The Beauregard Ulysse’s One-of-a-Kind Dial

Beauregard Ulysse Dial

Beauregard’s first men’s watch — the Ulysse — measures 41mm in diameter and features a ‘stained glass window’ dial. This isn’t the kind of stained glass window you’ll find at a church. The ‘cames’, or structural design lines, are made of 18k rose gold rather than lead, and the ‘glass’ segments aren’t glass at all: they’re hand-polished aquamarine gemstones. Like those in every Beauregard watch, these gemstones are hand-selected by Alexandre and family at the Tucson Gem Show in Arizona: a far cry from Geneva (where the brand is based) or even Montreal (where the lapidary workshop is). The Ulysse’s initial run is limited to 10 pieces, all made in this 18k rose gold and aquamarine configuration. 

Beauregard’s ‘stained glass’ technique is hardly comparable to that of traditional stained glass. There’s no real precedent for creating such small, intricate, organically-shaped mosaics with hard gemstones and solid gold; Alexandre had to develop and perfect his own technique. The dial’s size makes for ridiculously-low tolerances when measuring, cutting, and polishing these gemstones (hundredths of millimeters). Of course, this results in much trial and error, especially early on in the process. Any over-polished gemstone, even by a fraction of a millimeter, has to go. Setting it would require manipulation of the gold frame which would affect the fitment of the adjacent gemstone, and so on. There’s quite literally no wiggle room here. Needless to say, the end result is well worth the effort (I say not having done a lick of the work).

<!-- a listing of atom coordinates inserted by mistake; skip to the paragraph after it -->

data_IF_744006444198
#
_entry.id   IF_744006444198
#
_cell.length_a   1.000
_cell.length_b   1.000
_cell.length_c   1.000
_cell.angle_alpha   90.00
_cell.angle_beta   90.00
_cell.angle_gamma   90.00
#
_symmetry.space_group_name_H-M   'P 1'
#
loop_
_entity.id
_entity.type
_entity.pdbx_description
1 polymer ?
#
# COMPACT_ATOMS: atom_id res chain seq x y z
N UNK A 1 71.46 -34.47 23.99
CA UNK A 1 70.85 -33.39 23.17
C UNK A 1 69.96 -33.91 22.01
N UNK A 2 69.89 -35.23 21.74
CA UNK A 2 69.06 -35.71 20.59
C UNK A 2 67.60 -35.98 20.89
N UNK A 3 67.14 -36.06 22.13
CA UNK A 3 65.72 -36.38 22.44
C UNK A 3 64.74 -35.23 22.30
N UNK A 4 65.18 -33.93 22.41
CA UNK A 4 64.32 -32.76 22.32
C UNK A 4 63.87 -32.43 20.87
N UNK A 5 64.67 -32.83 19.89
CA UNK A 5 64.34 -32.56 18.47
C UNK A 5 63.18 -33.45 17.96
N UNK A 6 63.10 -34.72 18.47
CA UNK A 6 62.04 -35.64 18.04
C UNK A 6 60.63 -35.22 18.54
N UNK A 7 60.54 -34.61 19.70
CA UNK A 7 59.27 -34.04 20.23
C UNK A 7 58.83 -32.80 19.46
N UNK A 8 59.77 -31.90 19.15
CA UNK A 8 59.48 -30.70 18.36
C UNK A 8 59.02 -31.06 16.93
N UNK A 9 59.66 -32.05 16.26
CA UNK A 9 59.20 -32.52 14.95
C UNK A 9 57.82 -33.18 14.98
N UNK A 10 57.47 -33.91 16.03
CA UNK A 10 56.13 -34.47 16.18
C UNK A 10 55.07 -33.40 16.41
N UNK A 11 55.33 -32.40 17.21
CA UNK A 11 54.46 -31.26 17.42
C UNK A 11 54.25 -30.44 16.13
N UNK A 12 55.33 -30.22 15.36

Beauregard Ulysse Dial Macro

Of course, stained glass looks best with light shining through it. By placing a ‘stained glass window’ on your wrist, or atop a movement for that matter, you’re restricting the potential for light to shine through it by half. Luckily, Beauregard thought of this years ago – every translucent dial is placed atop a thin layer of iridescent mother of pearl, allowing light to reflect back through the gemstones. It should come as no surprise that with aquamarine gemstones, this effect presents similarly to light refracting in water: a nod to the Odyssey’s recurring symbol of the sea. For those unaware, Ulysses is the Latin variant of the Greek name Odysseus. This sea motif carries over to the movement’s bridge design.